Peptide YY

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Available structures
PDBOrtholog search: PDBe RCSB
AliasesPYY, PYY-I, PYY1, peptide YY
External IDsOMIM: 600781 MGI: 99924 HomoloGene: 3066 GeneCards: PYY
RefSeq (mRNA)



RefSeq (protein)



Location (UCSC)Chr 17: 43.95 – 44 MbChr 11: 102 – 102 Mb
PubMed search[3][4]
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Peptide YY (PYY), also known as peptide tyrosine tyrosine, is a peptide that in humans is encoded by the PYY gene.[5] Peptide YY is a short (36-amino acid) peptide released from cells in the ileum and colon in response to feeding. In the blood, gut, and other elements of periphery, PYY acts to reduce appetite; similarly, when injected directly into the central nervous system, PYY is also anorexigenic, i.e., it reduces appetite.[6]

Dietary fibers from fruits, vegetables, and whole grains, consumed, increase the speed of transit of intestinal chyme into the ileum, to raise PYY3-36, and induce satiety. Peptide YY cannot be produced as the result of enzymatic breakdown of crude fish proteins and ingested as a food product.[7]


Peptide YY is related to the pancreatic peptide family by having 18 of its 36 amino acids located in the same positions as pancreatic peptide.[8] The two major forms of peptide YY are PYY1-36 and PYY3-36, which have PP fold structural motifs. However, the most common form of circulating PYY immunoreactivity is PYY3-36, which binds to the Y2 receptor (Y2R) of the Y family of receptors.[9] Peptide YY3-36 (PYY) is a linear polypeptide consisting of 34 amino acids with structural homology to NPY and pancreatic polypeptide.

The PP-fold motif is found throughout this family and relates to the 3D structure. The PP-fold is formed through the incorporation of certain residues which are predominately Pro2, Pro5, Pro8, Gly9, Tyr20 and Tyr27. This PP-fold has been found to protect the peptide against enzymatic attack as well as producing a hydrophobic pocket which is inherently overall energy reducing. In addition to containing the PP-fold motif, PYY and its derivative PYY3- 36 also have a high C-terminal α-helix proportion, suggested to be extremely important for the structural integrity of PYY.[10]


PYY is found in L cells in the mucosa of gastrointestinal tract, especially in ileum and colon. Also, a small amount of PYY, about 1-10%, is found in the esophagus, stomach, duodenum and jejunum.[11] PYY concentration in the circulation increases postprandially (after food ingestion) and decreases by fasting.[9] In addition, PYY is produced by a discrete population of neurons in the brainstem, specifically localized to the gigantocellular reticular nucleus of the medulla oblongata.[12] C. R. Gustavsen et al. had found PYY-producing cells located in the islets of Langerhans in rats. They were observed either alone or co-localized with glucagon or PP.[13]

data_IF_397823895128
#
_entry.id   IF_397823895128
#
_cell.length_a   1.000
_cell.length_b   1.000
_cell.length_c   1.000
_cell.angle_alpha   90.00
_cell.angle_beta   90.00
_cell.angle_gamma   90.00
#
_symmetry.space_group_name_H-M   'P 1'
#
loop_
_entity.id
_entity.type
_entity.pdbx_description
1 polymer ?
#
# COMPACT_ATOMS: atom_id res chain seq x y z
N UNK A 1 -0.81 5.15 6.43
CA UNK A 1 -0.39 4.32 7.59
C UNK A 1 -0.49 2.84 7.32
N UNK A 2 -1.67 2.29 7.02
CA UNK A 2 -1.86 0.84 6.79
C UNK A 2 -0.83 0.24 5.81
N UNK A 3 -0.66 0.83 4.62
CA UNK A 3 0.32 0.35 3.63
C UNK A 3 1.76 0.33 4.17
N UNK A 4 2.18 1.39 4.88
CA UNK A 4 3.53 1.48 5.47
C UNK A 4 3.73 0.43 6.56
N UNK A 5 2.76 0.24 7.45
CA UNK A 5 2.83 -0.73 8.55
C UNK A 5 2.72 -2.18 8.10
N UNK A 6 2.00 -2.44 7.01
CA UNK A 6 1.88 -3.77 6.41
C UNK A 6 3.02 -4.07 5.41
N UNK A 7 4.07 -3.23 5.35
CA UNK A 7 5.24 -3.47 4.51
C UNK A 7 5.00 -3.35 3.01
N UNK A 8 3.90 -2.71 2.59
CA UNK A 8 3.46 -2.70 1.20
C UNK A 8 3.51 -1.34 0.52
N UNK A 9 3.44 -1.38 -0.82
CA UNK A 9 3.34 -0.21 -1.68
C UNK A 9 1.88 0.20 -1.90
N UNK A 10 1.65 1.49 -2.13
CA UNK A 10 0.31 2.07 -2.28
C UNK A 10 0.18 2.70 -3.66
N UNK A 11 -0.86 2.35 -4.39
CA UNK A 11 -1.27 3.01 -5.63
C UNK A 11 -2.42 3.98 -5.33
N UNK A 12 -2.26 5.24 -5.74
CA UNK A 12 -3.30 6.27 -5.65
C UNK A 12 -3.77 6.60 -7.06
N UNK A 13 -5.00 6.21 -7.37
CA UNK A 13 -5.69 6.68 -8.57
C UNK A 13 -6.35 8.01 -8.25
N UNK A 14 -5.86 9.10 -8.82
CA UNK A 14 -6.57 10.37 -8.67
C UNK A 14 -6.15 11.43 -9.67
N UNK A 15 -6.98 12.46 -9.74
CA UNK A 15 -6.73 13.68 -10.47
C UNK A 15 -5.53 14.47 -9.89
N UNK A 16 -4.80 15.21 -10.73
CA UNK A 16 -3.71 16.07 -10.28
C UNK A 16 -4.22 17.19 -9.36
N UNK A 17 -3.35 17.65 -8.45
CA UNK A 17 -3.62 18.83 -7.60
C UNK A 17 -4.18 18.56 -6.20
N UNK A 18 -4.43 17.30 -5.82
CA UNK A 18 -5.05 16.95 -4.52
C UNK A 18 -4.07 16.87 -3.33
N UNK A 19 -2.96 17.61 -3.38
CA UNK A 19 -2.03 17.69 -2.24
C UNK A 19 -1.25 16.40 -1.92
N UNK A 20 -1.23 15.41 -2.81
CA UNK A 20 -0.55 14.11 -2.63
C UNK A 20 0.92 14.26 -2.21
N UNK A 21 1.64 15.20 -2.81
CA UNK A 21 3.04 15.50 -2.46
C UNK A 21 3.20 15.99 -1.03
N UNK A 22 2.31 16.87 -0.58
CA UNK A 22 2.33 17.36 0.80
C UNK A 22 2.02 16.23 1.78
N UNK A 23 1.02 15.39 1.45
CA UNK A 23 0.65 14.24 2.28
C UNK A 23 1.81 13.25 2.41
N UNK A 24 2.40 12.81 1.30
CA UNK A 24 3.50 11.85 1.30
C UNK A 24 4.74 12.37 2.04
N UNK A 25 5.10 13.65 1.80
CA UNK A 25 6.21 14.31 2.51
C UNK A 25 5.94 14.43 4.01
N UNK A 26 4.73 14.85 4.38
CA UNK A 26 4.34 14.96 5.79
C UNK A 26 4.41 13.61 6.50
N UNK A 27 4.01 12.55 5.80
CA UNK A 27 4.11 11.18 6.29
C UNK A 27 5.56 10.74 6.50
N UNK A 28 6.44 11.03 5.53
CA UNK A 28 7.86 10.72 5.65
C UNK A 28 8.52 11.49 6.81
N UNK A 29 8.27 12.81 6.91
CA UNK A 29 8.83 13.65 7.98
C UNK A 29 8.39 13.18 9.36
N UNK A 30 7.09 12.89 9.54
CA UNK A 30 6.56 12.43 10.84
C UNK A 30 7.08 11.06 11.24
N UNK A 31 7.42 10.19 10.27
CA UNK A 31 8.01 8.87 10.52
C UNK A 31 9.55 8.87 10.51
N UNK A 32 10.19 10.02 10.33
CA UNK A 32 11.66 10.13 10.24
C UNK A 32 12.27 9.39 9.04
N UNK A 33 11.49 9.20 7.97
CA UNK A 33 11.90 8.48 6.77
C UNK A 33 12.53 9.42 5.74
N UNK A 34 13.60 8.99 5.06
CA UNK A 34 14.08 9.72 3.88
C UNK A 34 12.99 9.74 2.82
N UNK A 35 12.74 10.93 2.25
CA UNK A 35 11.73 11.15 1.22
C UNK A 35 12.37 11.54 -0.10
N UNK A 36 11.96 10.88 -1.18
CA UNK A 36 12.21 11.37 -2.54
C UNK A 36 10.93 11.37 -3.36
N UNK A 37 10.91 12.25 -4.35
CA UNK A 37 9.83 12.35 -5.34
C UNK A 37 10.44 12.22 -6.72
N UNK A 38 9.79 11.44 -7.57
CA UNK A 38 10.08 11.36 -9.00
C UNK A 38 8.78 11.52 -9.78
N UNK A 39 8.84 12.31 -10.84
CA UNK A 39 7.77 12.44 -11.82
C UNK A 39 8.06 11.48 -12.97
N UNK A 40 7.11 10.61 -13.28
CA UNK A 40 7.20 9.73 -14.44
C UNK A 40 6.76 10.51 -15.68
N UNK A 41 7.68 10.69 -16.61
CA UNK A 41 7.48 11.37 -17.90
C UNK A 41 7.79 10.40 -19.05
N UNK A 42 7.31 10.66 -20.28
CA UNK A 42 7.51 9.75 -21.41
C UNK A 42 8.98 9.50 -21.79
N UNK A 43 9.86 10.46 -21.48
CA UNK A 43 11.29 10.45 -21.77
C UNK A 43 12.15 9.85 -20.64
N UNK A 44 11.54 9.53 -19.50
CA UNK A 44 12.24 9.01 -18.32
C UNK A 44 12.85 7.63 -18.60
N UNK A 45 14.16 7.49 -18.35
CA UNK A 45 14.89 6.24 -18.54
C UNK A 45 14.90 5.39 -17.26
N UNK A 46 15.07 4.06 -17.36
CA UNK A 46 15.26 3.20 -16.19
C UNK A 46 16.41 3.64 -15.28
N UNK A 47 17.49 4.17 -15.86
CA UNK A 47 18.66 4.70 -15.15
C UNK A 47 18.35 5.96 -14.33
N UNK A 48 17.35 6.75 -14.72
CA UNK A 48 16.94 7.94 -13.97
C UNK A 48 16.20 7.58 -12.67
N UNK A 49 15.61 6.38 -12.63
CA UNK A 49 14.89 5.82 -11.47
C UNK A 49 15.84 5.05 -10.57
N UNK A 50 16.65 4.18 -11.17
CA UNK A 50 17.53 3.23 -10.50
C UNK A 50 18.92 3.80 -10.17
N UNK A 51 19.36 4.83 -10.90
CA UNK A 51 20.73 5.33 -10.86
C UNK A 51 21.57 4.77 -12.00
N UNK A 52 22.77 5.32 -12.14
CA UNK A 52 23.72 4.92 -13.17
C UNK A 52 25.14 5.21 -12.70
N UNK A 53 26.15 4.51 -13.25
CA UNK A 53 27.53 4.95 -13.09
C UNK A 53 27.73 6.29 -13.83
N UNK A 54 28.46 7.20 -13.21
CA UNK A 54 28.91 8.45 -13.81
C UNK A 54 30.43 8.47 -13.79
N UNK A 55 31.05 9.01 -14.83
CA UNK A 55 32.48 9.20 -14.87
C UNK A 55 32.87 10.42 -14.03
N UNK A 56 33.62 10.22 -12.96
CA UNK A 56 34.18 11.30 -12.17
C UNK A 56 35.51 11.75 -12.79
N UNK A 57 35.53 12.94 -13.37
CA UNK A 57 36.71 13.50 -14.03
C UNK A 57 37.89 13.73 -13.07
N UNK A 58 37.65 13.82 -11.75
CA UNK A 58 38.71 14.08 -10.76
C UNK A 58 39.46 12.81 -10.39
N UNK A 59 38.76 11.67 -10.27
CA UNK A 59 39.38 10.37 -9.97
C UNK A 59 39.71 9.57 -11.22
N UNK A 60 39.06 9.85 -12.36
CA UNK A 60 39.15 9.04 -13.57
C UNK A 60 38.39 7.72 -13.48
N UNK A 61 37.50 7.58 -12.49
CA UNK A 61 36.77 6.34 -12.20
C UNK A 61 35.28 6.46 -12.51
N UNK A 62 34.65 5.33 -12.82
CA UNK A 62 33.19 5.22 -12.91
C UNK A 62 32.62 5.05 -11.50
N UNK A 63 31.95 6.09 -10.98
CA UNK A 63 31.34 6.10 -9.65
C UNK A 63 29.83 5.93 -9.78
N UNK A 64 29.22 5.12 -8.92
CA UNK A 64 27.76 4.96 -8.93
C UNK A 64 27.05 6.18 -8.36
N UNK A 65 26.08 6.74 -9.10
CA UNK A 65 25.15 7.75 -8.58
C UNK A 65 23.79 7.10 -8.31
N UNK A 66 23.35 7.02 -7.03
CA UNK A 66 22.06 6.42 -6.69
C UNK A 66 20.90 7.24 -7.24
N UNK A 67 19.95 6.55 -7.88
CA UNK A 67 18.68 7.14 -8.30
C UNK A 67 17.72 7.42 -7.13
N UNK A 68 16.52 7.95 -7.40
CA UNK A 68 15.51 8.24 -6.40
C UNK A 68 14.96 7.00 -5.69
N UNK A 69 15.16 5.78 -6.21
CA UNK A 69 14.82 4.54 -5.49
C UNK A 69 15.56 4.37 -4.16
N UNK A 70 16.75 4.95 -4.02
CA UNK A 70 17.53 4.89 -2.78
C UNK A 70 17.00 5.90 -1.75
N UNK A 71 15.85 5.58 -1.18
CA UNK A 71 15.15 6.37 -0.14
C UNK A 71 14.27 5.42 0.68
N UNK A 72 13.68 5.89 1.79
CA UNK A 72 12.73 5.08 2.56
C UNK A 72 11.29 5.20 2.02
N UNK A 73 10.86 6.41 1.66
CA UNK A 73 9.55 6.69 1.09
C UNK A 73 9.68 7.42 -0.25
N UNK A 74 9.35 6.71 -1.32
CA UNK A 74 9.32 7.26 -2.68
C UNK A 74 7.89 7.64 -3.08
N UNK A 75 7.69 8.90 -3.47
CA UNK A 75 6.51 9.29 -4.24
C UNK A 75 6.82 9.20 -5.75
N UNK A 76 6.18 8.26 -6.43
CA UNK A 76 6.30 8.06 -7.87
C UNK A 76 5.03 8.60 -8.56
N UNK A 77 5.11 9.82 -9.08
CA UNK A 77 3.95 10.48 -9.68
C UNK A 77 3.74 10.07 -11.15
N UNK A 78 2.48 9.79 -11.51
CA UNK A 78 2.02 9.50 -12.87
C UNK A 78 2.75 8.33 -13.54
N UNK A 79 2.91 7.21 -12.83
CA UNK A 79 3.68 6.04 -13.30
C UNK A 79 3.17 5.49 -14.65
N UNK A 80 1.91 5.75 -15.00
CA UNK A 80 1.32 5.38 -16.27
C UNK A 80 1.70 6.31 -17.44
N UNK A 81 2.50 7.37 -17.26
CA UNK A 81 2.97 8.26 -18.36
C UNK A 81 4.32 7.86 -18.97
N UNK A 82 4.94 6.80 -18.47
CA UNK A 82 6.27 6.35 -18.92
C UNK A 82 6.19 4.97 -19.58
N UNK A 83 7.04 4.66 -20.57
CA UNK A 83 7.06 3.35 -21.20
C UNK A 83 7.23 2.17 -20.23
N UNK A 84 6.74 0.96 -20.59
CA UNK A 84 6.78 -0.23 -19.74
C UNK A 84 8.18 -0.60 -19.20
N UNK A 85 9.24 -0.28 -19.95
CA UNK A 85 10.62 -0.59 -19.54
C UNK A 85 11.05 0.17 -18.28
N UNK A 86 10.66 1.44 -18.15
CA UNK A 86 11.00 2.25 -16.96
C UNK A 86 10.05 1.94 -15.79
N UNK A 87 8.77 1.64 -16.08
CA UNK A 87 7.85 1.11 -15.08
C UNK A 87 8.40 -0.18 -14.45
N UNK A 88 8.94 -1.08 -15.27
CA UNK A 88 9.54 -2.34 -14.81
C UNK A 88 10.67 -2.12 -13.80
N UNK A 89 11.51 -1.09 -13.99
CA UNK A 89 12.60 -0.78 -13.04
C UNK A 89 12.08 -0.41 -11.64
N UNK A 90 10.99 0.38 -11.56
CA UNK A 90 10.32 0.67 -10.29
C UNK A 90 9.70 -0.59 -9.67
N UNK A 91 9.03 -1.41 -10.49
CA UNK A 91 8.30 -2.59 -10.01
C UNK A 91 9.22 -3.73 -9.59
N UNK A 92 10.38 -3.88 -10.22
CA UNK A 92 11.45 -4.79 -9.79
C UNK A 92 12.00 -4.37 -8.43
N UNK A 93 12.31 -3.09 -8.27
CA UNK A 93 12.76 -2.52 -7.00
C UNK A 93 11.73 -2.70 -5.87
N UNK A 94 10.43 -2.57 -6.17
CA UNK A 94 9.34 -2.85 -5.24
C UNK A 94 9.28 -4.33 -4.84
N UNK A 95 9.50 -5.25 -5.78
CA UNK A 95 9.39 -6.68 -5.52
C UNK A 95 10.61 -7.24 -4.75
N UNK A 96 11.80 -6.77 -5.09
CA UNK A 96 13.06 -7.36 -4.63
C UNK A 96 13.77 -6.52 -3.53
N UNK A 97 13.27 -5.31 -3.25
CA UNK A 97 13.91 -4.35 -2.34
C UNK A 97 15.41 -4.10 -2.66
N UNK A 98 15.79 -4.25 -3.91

PYY is released by the L-cells of the gastrointestinal tract following food intake, and there are two main endogenous forms: PYY1-36 and PYY3-36. PYY1-36 is rapidly processed by the enzyme DPP4 to the 34-amino acid peptide PYY3-36.<[14] DPP4 hydrolyses PYY and removes the first two amino acids, tyrosine and proline, at the N-terminal, which changes the receptor selectivity. As a result of this, PYY3-36 has a high selectivity for the Y2-receptor, compared to PYY1-36 which has selectivity for the Y1, Y2, and Y5 receptors. It is thought that the Y1 receptor requires both the C-terminus and N-terminus for recognition, binding and then subsequent activation. The Y2 receptor is thought to have a smaller receptor site and also only requires the C-terminus for recognition.

This could explain the reduced affinity for PYY3-36 on any other Y receptor other than Y2.[15] Other studies replacing the amide bonds with ester bonds also confirm that the end section is important in binding and activation.[16] The Y2 receptors are located in the hippocampus, sympathetic and parasympathetic nerve fibres, intestines, and certain blood vessels, and have been implicated in regulating food intake and gastric emptying.[17] As a result of this, the Y2 receptor is considered a target for the treatment of obesity and type II diabetes.


PYY exerts its action through NPY receptors; it inhibits gastric motility and increases water and electrolyte absorption in the colon.[18] PYY may also suppress pancreatic secretion. It is secreted by the neuroendocrine cells in the ileum and colon in response to a meal, and has been shown to reduce appetite. PYY works by slowing the gastric emptying; hence, it increases efficiency of digestion and nutrient absorption after a meal. Research has also indicated PYY may be useful in removing aluminium accumulated in the brain.[citation needed]

Animal studies[edit]

Several studies have shown acute peripheral administration of PYY3-36 inhibits feeding of rodents and primates. Other studies on Y2R-knockout mice have shown no anorectic effect on them. These findings indicate PYY3-36 has an anorectic (losing appetite) effect, which is suggested to be mediated by Y2R. PYY-knockout female mice increase in body weight and fat mass. PYY-knockout mice, on the other hand, are resistant to obesity, but have higher fat mass and lower glucose tolerance when fed a high-fat diet, compared to control mice. Thus, PYY also plays a very important role in energy homeostasis by balancing food intake.[9] PYY oral spray was found to promote fullness.[19] Viral gene therapy of the salivary glands resulted in long-term intake reduction.[20]